Opinion

Why the G20’s business forum matters for Europe

As a global society, we must be more unified than ever before to facilitate a global economic recovery.

The current severe economic slowdown affects us all, from the developing world to the developed world, and economies everywhere are struggling.

As headlines will have us know, Europe is heading for recession as the cost-of-living crisis deepens, growth rates on the continent have taken a hit, and high inflation levels stay high. For many in Europe, as elsewhere, the coming months look bleak.



The G20’s dialogue forum for global businesses, known as the B20, officially starts tomorrow in Bali, Indonesia. It could not have come at a better time. Over 3,300 people, including business leaders, government figures, and leading experts from all over the world, will come together to discuss and find concrete solutions for the extensive list of global challenges we face today.

Over two packed days, we plan to make great strides toward recovering stronger and more unified than ever as a global economy.

It is a colossal and immensely complex undertaking to effectively resolve all challenges which businesses face, following a pandemic that has caused the worst economic downturn since the Great Depression. With this task before us, as the chair and host of the B20 Indonesia summit, we would like to reiterate our commitment to our mission – identifying actionable solutions for the growth of the global economy.

It is in this spirit that the B20 will make 25 policy recommendations for the G20 to take forward, across priority areas including innovation, empowering micro, small and medium-sized enterprises (MSME) and vulnerable groups, as well as encouraging and facilitating collaboration between developed and developing countries.

These recommendations matter, not just for Indonesia, but across Europe and the world. The European Union is a full member of the G20, alongside three of its member states: France, Germany and Italy, while Spain is a permanent guest.

This means that the solutions which business leaders have put forward – solutions to challenges which are shared around the world – would, if adopted, also have an impact on European businesses which are navigating everything from supply chain issues to rising energy prices.

These leaders, who range from Elon Musk and Tony Blair, to Suzanne Clark and Mike Bloomberg, bring wide ranging expertise and a width and depth of experience that is helping us solve key challenges faced by European businesses.

To further substantiate our efforts, the B20 has initiated four legacy programmes to help provide lasting solutions to global challenges including navigating carbon trading, scaling up mid-sized companies, enabling women empowerment, and increasing access to vaccines. These programmes will continue beyond Indonesia’s G20 presidency and will ensure systematic and enduring change.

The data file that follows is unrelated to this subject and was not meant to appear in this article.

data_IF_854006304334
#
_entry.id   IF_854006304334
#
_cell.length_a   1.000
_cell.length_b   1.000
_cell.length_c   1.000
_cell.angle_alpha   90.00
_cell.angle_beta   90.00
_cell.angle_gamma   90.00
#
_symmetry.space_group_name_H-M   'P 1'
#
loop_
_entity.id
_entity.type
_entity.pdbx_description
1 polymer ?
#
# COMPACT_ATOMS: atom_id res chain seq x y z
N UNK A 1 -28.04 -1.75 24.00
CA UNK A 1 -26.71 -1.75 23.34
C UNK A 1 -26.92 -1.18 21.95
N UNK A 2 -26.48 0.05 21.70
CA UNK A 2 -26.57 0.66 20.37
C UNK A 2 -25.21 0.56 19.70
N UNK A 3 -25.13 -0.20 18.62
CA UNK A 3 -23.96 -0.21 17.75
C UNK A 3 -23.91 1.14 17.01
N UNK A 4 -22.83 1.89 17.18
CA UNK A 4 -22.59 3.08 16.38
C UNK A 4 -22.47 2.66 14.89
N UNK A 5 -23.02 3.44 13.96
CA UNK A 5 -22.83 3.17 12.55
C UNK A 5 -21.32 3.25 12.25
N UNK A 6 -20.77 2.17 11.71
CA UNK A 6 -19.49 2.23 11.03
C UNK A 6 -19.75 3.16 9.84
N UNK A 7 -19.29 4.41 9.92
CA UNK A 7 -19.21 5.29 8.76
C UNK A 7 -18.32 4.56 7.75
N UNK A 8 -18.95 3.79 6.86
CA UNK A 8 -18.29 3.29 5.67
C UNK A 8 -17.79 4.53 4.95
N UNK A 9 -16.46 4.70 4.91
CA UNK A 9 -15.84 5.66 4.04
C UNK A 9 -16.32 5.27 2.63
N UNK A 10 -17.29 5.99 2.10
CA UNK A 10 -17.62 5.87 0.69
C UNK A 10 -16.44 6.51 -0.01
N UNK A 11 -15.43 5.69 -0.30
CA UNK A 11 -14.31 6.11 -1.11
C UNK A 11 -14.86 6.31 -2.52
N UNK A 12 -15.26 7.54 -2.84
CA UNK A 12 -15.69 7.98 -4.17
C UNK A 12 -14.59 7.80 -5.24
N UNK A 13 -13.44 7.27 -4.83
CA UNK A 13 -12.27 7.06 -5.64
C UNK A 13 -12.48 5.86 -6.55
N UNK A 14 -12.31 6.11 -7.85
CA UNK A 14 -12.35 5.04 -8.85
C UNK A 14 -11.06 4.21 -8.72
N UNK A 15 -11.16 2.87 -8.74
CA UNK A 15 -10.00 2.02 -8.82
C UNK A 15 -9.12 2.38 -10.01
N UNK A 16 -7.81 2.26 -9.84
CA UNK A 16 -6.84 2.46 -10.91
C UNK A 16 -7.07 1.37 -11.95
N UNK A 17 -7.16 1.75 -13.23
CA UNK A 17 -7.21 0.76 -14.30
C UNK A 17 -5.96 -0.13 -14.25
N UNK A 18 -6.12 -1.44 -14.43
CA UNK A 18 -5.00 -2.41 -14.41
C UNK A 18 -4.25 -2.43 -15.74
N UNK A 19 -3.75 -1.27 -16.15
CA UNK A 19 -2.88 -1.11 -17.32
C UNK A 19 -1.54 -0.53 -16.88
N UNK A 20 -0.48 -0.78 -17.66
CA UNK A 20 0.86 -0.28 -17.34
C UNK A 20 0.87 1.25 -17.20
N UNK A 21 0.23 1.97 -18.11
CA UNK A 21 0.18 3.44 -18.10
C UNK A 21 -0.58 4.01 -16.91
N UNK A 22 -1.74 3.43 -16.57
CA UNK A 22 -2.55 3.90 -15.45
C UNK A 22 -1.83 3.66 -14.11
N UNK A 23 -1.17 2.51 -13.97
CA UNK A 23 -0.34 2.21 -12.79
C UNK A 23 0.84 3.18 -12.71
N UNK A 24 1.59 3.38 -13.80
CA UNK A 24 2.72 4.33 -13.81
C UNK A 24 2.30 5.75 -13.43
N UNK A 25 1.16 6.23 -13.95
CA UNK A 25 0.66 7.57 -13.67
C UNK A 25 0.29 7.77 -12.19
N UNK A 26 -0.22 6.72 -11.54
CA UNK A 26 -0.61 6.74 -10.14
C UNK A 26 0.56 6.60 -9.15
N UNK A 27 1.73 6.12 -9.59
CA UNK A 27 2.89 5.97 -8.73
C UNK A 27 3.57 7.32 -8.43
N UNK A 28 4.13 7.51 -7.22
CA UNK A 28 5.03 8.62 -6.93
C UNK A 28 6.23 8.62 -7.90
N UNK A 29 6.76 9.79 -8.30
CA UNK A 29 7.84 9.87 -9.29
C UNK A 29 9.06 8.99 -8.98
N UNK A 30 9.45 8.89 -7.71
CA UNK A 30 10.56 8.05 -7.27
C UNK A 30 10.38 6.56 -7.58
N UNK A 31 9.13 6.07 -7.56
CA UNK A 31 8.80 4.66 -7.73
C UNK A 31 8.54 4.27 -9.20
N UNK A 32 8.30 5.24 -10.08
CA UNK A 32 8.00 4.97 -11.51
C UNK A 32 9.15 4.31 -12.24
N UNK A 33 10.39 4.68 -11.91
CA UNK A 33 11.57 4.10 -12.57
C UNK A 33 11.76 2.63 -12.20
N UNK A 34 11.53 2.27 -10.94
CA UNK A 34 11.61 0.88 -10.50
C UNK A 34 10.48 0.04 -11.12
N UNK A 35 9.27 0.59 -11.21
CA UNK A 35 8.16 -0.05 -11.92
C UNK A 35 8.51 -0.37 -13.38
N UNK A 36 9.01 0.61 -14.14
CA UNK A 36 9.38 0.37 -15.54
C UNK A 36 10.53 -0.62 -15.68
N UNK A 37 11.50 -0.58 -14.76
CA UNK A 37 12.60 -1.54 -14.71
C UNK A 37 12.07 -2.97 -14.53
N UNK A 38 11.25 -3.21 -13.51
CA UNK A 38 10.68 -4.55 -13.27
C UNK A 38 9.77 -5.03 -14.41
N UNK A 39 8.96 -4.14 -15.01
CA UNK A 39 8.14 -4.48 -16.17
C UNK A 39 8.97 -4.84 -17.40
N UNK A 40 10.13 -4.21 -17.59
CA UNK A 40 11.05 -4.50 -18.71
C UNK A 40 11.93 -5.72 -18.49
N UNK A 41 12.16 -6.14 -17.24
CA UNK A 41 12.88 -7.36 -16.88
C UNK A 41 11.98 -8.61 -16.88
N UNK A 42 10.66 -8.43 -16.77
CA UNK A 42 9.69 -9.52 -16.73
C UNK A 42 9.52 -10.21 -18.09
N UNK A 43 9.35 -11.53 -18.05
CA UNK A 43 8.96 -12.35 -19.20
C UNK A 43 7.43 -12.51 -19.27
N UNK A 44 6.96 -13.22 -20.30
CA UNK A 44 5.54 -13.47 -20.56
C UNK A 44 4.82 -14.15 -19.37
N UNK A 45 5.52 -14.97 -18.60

We are extremely proud of these outcomes. But the lessons we are sharing from Indonesia’s own perspective are building on a solid foundation.

Showcasing potential

As the largest economy in Southeast Asia, Indonesia is one of the world’s most prominent emerging markets. Globally, in terms of purchasing power parity, Indonesia is the 10th largest economy and is projected to continue to have a healthy GDP growth rate of more than five per cent per year. All of these statistics underpin Indonesia’s enormous economic potential. The EU is keenly aware of this fact, and that is why the EU not only launched a new strategic partnership with ASEAN in 2022 but is also seeking to strengthen relations with Indonesia directly.

Indonesia’s global outlook is bearing fruit, and we are extremely proud that Indonesia is the world’s first developing nation to host the B20 and G20. We know that as a global society, we must be more unified than ever before to facilitate a global economic recovery, and we are grateful for the EU’s own efforts to make that happen. We hope that the B20 Summit will enable our vision to become a reality, and that the lasting impact of the summit will be felt for years to come through our endeavours.

Platforms such as the B20 give us the opportunity to showcase this potential, maximise it, and to forge vital international partnerships that will spur growth on a global level, and ultimately benefit businesses in Indonesia and every corner of Europe, the G20 and the global economy. We look forward to working with the G20 and subsequent B20 presidencies to realise this collective vision for a better world. Let’s keep up the momentum.


This article was co-authored with Shinta Widjaja Kamdani, chair of B20 Indonesia.


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About the author

Arsjad Rasjid

Arsjad Rasjid

Arsjad Rasjid is host of B20 Indonesia and chairman of the Indonesian Chamber of Commerce and Industry (KADIN Indonesia).

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